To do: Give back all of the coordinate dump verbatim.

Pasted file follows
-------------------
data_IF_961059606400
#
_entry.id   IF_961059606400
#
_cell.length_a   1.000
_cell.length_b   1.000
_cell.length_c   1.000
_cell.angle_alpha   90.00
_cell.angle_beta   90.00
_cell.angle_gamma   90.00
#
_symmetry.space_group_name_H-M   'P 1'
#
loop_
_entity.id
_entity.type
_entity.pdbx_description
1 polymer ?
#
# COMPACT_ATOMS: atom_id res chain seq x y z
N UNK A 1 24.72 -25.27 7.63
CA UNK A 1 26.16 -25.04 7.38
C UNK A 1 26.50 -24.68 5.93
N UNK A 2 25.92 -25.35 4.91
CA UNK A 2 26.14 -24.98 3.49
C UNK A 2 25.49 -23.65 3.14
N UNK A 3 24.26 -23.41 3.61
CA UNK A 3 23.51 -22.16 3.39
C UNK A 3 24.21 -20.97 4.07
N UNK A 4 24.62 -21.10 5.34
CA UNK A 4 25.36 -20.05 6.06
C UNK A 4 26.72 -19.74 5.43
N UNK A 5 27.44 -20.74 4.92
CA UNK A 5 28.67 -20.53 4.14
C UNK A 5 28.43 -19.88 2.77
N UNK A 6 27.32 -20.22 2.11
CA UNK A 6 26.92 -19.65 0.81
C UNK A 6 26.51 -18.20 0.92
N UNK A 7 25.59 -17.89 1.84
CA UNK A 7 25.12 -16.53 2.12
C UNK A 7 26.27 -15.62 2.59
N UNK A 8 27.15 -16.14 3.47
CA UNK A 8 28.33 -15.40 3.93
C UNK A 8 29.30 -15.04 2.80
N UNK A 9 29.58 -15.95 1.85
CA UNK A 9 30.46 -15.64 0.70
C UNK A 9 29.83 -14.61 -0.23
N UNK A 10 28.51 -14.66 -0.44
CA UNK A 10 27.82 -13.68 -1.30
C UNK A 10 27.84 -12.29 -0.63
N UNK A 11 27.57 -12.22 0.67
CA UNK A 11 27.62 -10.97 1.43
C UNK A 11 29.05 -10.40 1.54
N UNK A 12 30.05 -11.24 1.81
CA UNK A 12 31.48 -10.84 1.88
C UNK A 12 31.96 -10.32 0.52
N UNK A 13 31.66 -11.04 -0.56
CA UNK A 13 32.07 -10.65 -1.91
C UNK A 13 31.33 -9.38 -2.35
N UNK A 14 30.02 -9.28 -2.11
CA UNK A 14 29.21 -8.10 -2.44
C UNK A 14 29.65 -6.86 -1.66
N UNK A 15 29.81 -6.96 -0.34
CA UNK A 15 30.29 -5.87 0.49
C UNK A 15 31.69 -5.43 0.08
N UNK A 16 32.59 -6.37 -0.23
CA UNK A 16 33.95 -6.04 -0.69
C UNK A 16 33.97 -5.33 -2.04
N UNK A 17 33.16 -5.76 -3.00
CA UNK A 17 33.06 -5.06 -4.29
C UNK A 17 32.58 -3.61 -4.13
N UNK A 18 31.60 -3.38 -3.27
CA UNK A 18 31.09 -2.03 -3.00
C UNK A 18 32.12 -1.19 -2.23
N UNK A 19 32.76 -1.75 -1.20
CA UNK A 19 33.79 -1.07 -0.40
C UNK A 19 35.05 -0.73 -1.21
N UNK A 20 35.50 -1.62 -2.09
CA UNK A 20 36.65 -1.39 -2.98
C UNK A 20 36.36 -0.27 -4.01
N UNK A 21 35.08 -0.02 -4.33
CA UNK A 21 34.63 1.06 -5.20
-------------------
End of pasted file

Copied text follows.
data_IF_961059606400
#
_entry.id   IF_961059606400
#
_cell.length_a   1.000
_cell.length_b   1.000
_cell.length_c   1.000
_cell.angle_alpha   90.00
_cell.angle_beta   90.00
_cell.angle_gamma   90.00
#
_symmetry.space_group_name_H-M   'P 1'
#
loop_
_entity.id
_entity.type
_entity.pdbx_description
1 polymer ?
#
# COMPACT_ATOMS: atom_id res chain seq x y z
N UNK A 1 24.72 -25.27 7.63
CA UNK A 1 26.16 -25.04 7.38
C UNK A 1 26.50 -24.68 5.93
N UNK A 2 25.92 -25.35 4.91
CA UNK A 2 26.14 -24.98 3.49
C UNK A 2 25.49 -23.65 3.14
N UNK A 3 24.26 -23.41 3.61
CA UNK A 3 23.51 -22.16 3.39
C UNK A 3 24.21 -20.97 4.07
N UNK A 4 24.62 -21.10 5.34
CA UNK A 4 25.36 -20.05 6.06
C UNK A 4 26.72 -19.74 5.43
N UNK A 5 27.44 -20.74 4.92
CA UNK A 5 28.67 -20.53 4.14
C UNK A 5 28.43 -19.88 2.77
N UNK A 6 27.32 -20.22 2.11
CA UNK A 6 26.92 -19.65 0.81
C UNK A 6 26.51 -18.20 0.92
N UNK A 7 25.59 -17.89 1.84
CA UNK A 7 25.12 -16.53 2.12
C UNK A 7 26.27 -15.62 2.59
N UNK A 8 27.15 -16.14 3.47
CA UNK A 8 28.33 -15.40 3.93
C UNK A 8 29.30 -15.04 2.80
N UNK A 9 29.58 -15.95 1.85
CA UNK A 9 30.46 -15.64 0.70
C UNK A 9 29.83 -14.61 -0.23
N UNK A 10 28.51 -14.66 -0.44
CA UNK A 10 27.82 -13.68 -1.30
C UNK A 10 27.84 -12.29 -0.63
N UNK A 11 27.57 -12.22 0.67
CA UNK A 11 27.62 -10.97 1.43
C UNK A 11 29.05 -10.40 1.54
N UNK A 12 30.05 -11.24 1.81
CA UNK A 12 31.48 -10.84 1.88
C UNK A 12 31.96 -10.32 0.52
N UNK A 13 31.66 -11.04 -0.56
CA UNK A 13 32.07 -10.65 -1.91
C UNK A 13 31.33 -9.38 -2.35
N UNK A 14 30.02 -9.28 -2.11
CA UNK A 14 29.21 -8.10 -2.44
C UNK A 14 29.65 -6.86 -1.66
N UNK A 15 29.81 -6.96 -0.34
CA UNK A 15 30.29 -5.87 0.49
C UNK A 15 31.69 -5.43 0.08
N UNK A 16 32.59 -6.37 -0.23
CA UNK A 16 33.95 -6.04 -0.69
C UNK A 16 33.97 -5.33 -2.04
N UNK A 17 33.16 -5.76 -3.00
CA UNK A 17 33.06 -5.06 -4.29
C UNK A 17 32.58 -3.61 -4.13
N UNK A 18 31.60 -3.38 -3.27
CA UNK A 18 31.09 -2.03 -3.00
C UNK A 18 32.12 -1.19 -2.23
N UNK A 19 32.76 -1.75 -1.20
CA UNK A 19 33.79 -1.07 -0.40
C UNK A 19 35.05 -0.73 -1.21
N UNK A 20 35.50 -1.62 -2.09
CA UNK A 20 36.65 -1.39 -2.98
C UNK A 20 36.36 -0.27 -4.01
N UNK A 21 35.08 -0.02 -4.33
CA UNK A 21 34.63 1.06 -5.20